Saturday, December 30, 2006

I Got Friends When I'm In Low Places

This week I learned to snowboard. Everyone told me the same thing. First day is not much fun. Second day is hell. Third day is when it starts to come together. Well, it was mostly true, but perhaps "hell" is an understatement.

Day 2, you start to try to do the right things, but you end up falling a lot, and in the Northeast, a lot on the ice. Even worse, you tend to fall on the same part of your body, over and over again. My left buttcheek shows off a grapefruit sized bruise with quarter sized black spots. And other than one time when I caught the front edge and I went from standing to a face plant in a moment that most seemed like a car crash, these bruises best represented my day.

And so, I headed into Day 3 with definitive dread. Every part of my body screamed at me. Every bit of my nature urged me to stop this madness. With a headache and a sore jaw (from hitting my helmeted head so hard it dislocated my jaw), hamstrings and calves too sore to touch, wrists that no longer could summon the fingers to clench, it was all too easy to head in. It was at that time that I could have most easily given up. I pictured it. Began convincing myself that I had accomplished enough. I was halfway down, yet already off the slopes. The psychological onslaught was intricate and comprehensive. There were more reasons to stop than continue, and the negativity reinforced itself in every fall.

And that was when my friend Mike, a great instructor, decided to take half a run with me. He instilled such confidence with a calm, assuring tone. He told me to try some techniques, but most importantly he told me that we would eventually try something that worked.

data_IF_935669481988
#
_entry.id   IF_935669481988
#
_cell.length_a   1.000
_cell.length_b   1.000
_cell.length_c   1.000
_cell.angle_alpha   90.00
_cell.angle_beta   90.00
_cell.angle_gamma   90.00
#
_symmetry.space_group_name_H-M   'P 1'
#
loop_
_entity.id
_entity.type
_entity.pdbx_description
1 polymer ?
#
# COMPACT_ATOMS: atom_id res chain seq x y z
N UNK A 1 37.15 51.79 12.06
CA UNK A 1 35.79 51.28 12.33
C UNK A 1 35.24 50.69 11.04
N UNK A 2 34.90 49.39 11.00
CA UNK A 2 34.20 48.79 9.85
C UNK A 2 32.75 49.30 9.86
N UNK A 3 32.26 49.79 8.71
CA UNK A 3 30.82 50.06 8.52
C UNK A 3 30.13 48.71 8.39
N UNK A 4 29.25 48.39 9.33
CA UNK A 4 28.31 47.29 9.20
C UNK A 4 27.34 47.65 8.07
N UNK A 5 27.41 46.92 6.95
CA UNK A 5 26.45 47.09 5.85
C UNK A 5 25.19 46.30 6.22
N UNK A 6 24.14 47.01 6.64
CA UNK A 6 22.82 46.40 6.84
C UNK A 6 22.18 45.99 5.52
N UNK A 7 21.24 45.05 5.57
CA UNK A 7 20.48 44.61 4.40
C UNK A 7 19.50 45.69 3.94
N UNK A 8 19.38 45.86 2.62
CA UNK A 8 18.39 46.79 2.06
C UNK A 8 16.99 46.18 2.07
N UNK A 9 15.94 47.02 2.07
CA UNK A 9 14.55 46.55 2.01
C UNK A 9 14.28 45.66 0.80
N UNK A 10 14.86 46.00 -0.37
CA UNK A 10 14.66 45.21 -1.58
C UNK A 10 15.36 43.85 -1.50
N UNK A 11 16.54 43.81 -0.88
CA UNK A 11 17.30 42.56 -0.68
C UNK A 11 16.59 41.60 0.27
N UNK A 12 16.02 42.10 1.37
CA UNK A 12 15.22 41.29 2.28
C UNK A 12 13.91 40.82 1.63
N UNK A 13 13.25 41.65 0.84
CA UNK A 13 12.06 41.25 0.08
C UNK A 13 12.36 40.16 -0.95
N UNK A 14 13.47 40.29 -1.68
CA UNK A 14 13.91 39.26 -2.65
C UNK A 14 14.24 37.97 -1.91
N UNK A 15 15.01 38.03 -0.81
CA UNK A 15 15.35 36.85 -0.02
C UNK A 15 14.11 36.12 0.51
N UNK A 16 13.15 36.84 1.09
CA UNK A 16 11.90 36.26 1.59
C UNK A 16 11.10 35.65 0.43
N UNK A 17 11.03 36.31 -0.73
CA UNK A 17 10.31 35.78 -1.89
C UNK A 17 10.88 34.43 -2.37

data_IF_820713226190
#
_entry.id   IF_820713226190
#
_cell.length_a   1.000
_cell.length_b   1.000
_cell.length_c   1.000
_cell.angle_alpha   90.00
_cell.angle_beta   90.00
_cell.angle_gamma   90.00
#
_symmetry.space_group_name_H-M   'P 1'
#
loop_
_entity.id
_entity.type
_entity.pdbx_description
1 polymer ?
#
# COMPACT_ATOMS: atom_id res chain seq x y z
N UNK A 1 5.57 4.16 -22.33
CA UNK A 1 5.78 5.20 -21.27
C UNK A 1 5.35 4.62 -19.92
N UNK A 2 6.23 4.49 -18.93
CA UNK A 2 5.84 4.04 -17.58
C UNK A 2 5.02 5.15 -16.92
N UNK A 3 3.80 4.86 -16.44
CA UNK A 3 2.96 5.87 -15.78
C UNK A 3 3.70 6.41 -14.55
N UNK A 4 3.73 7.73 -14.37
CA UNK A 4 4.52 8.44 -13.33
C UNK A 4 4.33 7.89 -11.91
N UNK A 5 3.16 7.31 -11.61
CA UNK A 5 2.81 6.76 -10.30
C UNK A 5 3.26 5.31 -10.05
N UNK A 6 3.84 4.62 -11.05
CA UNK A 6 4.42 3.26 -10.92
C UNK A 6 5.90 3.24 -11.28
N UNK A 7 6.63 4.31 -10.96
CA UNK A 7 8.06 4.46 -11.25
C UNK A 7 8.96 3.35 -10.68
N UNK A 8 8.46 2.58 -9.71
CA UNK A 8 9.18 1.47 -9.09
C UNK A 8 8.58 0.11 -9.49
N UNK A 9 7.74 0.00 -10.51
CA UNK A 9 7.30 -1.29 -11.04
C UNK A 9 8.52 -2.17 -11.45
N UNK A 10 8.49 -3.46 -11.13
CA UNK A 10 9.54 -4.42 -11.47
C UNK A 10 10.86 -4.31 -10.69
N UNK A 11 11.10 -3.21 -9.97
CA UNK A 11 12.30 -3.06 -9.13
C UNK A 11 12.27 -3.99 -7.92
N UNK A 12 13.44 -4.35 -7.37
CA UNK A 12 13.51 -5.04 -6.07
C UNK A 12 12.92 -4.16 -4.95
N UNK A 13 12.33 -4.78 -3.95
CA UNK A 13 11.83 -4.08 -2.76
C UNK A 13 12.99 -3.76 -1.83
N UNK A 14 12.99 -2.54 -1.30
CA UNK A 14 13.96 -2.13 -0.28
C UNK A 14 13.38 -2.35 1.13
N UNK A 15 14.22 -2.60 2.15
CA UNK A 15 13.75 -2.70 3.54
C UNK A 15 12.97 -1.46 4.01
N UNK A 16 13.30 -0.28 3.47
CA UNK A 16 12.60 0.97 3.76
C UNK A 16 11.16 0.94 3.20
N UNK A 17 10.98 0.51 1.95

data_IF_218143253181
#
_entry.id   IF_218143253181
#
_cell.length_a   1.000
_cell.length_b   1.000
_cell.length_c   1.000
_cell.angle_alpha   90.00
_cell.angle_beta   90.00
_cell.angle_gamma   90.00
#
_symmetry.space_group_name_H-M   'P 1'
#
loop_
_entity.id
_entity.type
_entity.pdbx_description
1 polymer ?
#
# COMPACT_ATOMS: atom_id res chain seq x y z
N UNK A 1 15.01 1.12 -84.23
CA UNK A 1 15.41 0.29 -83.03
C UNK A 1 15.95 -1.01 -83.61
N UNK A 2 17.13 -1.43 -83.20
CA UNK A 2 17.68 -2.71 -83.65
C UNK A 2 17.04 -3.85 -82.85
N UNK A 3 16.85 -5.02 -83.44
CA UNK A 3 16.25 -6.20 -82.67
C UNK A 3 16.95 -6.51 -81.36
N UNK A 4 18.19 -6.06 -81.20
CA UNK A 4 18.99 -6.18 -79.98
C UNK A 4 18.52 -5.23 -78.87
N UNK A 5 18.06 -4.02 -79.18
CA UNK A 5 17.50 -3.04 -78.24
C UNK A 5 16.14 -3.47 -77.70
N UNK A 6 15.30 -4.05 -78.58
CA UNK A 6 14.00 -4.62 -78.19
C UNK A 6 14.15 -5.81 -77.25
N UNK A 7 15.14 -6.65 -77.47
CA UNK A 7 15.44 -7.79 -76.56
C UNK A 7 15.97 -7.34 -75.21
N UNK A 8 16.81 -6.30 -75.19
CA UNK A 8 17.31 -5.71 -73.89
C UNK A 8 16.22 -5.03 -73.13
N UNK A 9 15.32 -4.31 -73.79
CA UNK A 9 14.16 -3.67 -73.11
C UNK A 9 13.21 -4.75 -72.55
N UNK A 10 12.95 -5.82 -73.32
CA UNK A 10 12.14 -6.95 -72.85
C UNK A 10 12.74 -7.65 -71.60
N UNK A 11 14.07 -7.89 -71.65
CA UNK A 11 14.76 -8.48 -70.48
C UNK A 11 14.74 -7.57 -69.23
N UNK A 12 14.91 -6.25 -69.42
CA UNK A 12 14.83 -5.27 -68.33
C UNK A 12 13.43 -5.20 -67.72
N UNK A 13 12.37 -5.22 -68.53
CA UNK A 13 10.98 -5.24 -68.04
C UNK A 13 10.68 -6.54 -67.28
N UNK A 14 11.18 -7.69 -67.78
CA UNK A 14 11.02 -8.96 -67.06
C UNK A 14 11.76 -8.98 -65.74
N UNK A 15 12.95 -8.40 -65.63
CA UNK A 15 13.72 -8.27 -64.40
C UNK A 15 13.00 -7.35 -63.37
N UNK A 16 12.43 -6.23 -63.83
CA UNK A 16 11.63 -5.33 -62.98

But then Mike had to go teach paying students and I was left to my mental self-defeat campaign, reinforced with every tumble as I cursed in multiple languages. And then my friend Lou committed to riding with me. And with every fall, I had so much more of an incentive to get up. Lou waited for me. I couldn't stay down for more than a moment. If just for perception, self or otherwise, I persevered. The equilibrium tipped, and I now had more reasons to keep going.

As a result of Mike and Lou, I finished Day 3 strong, cutting the slopes on both sides of the board and finishing with a sense of accomplishment. I still groan when I sit down, but the trip was a success because I couldn't do it alone and I didn't have to.

2 comments:

Matt said...

it was my 7th (non-consecutive) day before it all clicked and i started getting the hang of it, and before that, it was the hell you describe.

i'll be better by the time you get to Whistler!

urbanhippiecowgirl said...

I've always wondered what drives people to shoot heroin the first time. Subsequent usages are a no-brainer: it feels good (apparently). But given most people fall into the range of disliking injections to having a nervous breakdown at the thought of one, why would anyone even try it? Conversely, why would anyone subject themselves to hours and hours and hours of torture, just because at some point it will start being fun. I don't get it. Having a lack of tenacity, stubborness and pride has saved me from many bruises and broken bones in my lifetime ...